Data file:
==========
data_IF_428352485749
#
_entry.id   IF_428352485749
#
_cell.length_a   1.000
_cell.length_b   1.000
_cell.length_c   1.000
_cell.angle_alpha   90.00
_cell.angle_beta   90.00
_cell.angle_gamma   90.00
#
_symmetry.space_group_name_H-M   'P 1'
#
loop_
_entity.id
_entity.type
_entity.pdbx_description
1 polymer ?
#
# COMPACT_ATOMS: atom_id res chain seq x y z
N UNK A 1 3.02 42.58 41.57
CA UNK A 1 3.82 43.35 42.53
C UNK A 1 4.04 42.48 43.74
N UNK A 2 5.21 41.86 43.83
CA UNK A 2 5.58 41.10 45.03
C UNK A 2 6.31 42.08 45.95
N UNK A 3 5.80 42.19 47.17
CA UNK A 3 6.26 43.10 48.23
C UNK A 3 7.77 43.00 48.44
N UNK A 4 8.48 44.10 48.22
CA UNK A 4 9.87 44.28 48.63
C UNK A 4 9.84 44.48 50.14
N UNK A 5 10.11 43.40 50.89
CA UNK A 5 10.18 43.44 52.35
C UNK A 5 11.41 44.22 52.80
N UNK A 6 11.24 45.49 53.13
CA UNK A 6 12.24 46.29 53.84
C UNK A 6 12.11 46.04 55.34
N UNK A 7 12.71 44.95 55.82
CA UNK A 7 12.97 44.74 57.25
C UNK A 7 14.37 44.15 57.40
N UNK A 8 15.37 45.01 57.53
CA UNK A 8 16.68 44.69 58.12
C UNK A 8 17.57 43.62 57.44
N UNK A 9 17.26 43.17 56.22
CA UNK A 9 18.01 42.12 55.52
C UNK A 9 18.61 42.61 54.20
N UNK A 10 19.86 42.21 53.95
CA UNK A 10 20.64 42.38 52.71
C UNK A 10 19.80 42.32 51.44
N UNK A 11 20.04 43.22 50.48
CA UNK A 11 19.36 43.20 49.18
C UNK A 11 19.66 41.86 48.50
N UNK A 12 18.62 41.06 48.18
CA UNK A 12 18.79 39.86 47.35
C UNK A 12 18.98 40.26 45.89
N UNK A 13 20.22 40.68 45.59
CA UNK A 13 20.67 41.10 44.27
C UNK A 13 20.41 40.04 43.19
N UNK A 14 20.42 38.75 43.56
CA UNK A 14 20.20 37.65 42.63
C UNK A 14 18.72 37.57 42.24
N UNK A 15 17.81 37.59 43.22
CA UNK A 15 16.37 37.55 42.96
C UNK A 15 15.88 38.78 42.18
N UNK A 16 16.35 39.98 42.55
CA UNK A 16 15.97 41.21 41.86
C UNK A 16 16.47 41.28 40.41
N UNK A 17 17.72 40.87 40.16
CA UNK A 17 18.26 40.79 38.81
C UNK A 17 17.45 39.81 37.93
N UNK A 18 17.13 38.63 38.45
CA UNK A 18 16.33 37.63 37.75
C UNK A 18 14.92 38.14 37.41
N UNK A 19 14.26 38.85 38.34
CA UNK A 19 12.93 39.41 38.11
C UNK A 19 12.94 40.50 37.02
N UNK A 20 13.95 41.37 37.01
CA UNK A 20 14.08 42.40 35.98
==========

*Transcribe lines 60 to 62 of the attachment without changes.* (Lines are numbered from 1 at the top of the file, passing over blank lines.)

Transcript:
N UNK A 14 20.42 38.75 43.56
CA UNK A 14 20.20 37.65 42.63
C UNK A 14 18.72 37.57 42.24